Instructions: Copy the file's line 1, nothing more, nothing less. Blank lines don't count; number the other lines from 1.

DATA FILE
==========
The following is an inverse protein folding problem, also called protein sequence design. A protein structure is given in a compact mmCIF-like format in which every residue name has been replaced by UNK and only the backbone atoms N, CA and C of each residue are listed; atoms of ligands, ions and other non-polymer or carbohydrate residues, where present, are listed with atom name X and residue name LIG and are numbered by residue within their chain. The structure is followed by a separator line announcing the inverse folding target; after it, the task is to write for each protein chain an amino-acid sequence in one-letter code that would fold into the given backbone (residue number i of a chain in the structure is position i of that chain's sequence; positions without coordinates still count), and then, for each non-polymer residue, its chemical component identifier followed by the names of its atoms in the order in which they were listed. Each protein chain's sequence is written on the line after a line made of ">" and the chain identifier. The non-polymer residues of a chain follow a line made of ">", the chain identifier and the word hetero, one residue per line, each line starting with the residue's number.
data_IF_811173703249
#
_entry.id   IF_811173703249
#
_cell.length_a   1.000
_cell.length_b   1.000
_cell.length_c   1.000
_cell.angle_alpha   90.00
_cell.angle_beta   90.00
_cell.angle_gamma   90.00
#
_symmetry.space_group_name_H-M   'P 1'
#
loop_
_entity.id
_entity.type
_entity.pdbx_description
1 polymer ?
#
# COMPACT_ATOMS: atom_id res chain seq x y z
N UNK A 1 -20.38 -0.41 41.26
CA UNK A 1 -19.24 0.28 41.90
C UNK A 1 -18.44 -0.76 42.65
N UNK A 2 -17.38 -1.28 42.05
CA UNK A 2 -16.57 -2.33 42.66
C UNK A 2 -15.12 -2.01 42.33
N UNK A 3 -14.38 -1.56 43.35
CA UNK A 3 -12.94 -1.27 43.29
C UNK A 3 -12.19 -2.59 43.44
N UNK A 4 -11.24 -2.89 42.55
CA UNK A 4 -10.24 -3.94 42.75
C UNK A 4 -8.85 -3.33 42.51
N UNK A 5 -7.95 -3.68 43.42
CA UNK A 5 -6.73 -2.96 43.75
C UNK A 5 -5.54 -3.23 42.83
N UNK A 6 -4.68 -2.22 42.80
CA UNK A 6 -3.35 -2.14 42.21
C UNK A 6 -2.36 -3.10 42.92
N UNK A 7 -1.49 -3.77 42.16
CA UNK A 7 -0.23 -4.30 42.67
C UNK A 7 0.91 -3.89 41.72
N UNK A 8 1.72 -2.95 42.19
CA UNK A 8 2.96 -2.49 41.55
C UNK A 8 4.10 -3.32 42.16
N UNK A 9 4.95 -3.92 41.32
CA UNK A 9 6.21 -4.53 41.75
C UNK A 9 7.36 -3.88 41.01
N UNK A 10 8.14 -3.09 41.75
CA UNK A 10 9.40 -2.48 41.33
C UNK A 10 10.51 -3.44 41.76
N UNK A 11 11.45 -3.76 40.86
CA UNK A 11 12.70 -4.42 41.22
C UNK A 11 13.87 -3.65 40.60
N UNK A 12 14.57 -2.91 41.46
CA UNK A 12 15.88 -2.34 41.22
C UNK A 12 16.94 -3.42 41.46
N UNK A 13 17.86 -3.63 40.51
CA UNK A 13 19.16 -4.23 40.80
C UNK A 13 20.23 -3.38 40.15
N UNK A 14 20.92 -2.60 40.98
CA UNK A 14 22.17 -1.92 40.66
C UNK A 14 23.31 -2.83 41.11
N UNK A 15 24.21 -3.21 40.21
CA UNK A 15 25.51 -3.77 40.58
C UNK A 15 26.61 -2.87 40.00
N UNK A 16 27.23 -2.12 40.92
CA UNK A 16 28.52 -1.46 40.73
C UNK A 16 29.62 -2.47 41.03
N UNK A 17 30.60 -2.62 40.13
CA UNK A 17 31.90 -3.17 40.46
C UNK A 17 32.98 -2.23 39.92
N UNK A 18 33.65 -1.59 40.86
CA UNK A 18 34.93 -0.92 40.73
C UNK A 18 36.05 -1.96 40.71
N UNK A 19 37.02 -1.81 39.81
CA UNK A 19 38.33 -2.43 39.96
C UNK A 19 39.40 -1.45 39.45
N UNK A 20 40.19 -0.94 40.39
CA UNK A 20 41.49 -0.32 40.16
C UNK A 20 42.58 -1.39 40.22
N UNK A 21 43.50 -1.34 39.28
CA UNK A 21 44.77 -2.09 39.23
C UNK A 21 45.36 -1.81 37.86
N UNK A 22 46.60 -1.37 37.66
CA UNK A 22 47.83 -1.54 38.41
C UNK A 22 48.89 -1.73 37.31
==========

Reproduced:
The following is an inverse protein folding problem, also called protein sequence design. A protein structure is given in a compact mmCIF-like format in which every residue name has been replaced by UNK and only the backbone atoms N, CA and C of each residue are listed; atoms of ligands, ions and other non-polymer or carbohydrate residues, where present, are listed with atom name X and residue name LIG and are numbered by residue within their chain. The structure is followed by a separator line announcing the inverse folding target; after it, the task is to write for each protein chain an amino-acid sequence in one-letter code that would fold into the given backbone (residue number i of a chain in the structure is position i of that chain's sequence; positions without coordinates still count), and then, for each non-polymer residue, its chemical component identifier followed by the names of its atoms in the order in which they were listed. Each protein chain's sequence is written on the line after a line made of ">" and the chain identifier. The non-polymer residues of a chain follow a line made of ">", the chain identifier and the word hetero, one residue per line, each line starting with the residue's number.